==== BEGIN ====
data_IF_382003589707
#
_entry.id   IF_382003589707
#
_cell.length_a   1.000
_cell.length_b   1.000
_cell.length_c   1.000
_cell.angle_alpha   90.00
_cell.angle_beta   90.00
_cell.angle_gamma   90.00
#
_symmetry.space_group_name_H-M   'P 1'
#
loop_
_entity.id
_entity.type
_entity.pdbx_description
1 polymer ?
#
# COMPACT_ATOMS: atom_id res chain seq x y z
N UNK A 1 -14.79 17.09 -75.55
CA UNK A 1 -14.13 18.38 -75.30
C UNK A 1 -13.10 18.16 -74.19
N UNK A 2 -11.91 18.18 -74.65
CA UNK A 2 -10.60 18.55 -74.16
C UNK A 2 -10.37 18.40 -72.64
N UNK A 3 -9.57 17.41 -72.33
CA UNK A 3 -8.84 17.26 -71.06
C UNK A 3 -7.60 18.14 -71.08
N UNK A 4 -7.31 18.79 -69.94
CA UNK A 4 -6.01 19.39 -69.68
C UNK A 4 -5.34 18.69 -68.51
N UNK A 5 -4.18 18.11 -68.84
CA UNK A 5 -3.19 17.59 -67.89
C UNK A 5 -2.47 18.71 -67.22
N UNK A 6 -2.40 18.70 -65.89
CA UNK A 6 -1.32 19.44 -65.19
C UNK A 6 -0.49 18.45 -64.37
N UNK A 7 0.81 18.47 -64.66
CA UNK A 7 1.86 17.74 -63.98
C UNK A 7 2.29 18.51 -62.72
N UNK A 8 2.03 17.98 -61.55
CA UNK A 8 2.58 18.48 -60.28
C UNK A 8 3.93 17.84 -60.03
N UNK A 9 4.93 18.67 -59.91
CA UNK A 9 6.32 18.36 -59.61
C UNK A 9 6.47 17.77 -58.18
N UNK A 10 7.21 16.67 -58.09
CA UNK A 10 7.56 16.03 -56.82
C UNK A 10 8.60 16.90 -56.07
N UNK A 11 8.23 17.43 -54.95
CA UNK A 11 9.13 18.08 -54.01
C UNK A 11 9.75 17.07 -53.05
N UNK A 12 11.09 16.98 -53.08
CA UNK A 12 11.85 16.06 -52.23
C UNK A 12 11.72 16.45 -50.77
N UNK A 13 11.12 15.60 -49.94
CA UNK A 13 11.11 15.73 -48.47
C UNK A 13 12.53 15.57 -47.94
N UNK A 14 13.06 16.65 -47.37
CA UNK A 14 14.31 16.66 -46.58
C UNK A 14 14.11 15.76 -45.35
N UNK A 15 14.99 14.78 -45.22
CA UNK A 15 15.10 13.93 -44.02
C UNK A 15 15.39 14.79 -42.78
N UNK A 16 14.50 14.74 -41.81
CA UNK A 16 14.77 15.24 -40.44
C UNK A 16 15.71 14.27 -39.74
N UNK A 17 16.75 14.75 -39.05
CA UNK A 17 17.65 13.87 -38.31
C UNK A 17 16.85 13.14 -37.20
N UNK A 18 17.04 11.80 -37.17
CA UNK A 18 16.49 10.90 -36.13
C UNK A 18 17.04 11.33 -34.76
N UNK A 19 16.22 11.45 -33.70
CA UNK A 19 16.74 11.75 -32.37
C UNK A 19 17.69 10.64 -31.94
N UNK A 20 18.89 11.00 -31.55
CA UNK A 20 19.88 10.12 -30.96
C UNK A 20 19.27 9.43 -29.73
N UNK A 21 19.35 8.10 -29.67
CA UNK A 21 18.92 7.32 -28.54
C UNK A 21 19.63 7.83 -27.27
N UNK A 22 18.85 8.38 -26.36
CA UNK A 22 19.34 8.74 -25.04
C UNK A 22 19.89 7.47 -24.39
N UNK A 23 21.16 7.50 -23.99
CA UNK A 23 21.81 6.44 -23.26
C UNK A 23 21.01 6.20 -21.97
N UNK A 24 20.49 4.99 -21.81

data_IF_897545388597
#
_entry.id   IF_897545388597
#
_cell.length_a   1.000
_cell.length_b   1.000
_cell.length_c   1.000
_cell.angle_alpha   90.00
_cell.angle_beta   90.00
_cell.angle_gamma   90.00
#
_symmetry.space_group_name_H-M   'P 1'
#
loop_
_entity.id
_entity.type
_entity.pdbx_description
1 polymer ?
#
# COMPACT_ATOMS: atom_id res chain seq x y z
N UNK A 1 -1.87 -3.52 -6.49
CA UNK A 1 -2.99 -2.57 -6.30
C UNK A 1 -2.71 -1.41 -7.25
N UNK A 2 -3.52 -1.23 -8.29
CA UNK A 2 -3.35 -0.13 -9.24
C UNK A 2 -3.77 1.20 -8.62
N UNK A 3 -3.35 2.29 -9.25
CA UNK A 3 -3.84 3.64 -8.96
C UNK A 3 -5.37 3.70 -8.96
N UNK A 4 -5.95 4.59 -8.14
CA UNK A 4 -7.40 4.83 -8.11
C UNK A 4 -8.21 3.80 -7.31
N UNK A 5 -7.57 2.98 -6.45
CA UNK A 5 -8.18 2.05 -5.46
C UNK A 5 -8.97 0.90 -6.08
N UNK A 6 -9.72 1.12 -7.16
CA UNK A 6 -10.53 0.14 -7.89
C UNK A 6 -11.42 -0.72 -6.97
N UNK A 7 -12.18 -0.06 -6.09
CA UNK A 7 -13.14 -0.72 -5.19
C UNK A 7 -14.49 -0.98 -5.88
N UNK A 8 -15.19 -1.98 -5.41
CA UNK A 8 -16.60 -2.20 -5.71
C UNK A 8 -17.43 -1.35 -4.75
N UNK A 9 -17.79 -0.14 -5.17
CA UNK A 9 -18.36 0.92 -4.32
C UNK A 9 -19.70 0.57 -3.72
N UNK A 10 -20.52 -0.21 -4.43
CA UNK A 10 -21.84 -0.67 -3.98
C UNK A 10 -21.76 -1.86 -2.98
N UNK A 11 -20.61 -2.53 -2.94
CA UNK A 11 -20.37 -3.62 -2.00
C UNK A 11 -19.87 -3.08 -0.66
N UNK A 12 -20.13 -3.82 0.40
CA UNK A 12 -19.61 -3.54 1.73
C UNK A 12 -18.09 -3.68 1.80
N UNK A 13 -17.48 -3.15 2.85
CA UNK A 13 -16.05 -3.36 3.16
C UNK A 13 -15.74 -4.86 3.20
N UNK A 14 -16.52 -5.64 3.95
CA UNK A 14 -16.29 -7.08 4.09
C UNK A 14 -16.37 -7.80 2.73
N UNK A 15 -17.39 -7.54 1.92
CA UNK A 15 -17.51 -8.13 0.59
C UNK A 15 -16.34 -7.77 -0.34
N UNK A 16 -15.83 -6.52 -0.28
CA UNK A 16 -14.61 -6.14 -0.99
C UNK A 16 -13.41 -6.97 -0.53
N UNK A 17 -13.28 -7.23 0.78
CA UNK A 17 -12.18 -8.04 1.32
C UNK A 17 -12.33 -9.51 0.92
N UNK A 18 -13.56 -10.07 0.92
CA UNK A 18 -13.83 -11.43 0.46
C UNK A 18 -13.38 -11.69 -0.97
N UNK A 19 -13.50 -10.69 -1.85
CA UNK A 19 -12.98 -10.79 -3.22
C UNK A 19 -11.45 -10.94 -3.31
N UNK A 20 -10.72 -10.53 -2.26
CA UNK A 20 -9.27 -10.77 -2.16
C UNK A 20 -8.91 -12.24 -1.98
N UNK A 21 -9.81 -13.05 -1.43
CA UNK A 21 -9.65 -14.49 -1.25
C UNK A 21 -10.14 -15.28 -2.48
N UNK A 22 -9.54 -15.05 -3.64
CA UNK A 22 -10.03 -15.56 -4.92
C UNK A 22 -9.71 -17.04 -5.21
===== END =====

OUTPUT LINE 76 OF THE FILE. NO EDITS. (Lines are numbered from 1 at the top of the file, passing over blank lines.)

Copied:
CA UNK A 19 16.74 11.75 -32.37